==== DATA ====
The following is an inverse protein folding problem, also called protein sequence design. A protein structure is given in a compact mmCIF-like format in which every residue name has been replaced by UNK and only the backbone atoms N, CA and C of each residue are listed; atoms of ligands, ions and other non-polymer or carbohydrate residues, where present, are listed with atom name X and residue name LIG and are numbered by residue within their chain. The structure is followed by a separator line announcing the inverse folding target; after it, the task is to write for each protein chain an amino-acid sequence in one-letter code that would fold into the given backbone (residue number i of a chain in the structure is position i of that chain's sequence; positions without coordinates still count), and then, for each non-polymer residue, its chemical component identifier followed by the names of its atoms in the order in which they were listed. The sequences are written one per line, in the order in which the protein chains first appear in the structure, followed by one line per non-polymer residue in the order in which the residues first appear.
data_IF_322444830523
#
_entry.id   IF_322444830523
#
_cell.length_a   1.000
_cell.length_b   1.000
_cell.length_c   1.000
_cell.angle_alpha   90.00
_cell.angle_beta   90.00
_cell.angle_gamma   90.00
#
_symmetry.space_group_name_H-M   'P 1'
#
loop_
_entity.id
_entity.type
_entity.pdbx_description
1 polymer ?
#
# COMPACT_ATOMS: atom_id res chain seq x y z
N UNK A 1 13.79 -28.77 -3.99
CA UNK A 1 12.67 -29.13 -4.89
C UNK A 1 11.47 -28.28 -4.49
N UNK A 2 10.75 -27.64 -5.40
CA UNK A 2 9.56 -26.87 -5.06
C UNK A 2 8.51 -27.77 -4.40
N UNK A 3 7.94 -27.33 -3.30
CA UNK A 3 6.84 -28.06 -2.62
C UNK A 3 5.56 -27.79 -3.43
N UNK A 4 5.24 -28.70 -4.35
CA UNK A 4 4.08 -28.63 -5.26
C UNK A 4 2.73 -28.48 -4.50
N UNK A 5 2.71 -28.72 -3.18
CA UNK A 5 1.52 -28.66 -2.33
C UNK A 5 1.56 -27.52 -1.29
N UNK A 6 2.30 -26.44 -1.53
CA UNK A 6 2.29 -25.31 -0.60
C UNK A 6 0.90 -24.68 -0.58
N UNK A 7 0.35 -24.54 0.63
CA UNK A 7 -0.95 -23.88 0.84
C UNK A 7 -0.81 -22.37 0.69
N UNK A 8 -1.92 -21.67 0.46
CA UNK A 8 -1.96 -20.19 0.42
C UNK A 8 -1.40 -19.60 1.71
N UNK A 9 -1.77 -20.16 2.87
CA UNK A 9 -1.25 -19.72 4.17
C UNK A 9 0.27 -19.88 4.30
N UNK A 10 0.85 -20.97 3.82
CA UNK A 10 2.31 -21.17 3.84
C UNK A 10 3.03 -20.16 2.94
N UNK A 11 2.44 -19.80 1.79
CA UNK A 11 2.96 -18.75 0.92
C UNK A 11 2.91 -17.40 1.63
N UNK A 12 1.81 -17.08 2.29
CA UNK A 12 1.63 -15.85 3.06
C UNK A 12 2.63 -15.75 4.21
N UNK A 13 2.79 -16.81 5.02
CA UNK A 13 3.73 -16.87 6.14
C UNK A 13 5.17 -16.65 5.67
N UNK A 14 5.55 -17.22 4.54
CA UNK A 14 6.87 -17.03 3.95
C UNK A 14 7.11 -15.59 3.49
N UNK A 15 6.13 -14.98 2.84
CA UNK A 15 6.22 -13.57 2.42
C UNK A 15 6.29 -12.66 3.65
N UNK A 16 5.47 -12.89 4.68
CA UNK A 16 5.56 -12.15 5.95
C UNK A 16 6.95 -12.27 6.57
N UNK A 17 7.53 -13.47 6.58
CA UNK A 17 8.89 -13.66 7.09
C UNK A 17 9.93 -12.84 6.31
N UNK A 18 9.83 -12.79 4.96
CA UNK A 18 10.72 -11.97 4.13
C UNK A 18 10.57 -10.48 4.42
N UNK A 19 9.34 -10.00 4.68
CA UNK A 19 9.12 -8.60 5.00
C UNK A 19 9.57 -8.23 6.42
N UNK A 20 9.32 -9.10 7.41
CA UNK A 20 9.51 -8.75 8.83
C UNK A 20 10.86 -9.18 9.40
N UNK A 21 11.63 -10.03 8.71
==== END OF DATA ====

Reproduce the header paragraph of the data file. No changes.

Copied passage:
The following is an inverse protein folding problem, also called protein sequence design. A protein structure is given in a compact mmCIF-like format in which every residue name has been replaced by UNK and only the backbone atoms N, CA and C of each residue are listed; atoms of ligands, ions and other non-polymer or carbohydrate residues, where present, are listed with atom name X and residue name LIG and are numbered by residue within their chain. The structure is followed by a separator line announcing the inverse folding target; after it, the task is to write for each protein chain an amino-acid sequence in one-letter code that would fold into the given backbone (residue number i of a chain in the structure is position i of that chain's sequence; positions without coordinates still count), and then, for each non-polymer residue, its chemical component identifier followed by the names of its atoms in the order in which they were listed. The sequences are written one per line, in the order in which the protein chains first appear in the structure, followed by one line per non-polymer residue in the order in which the residues first appear.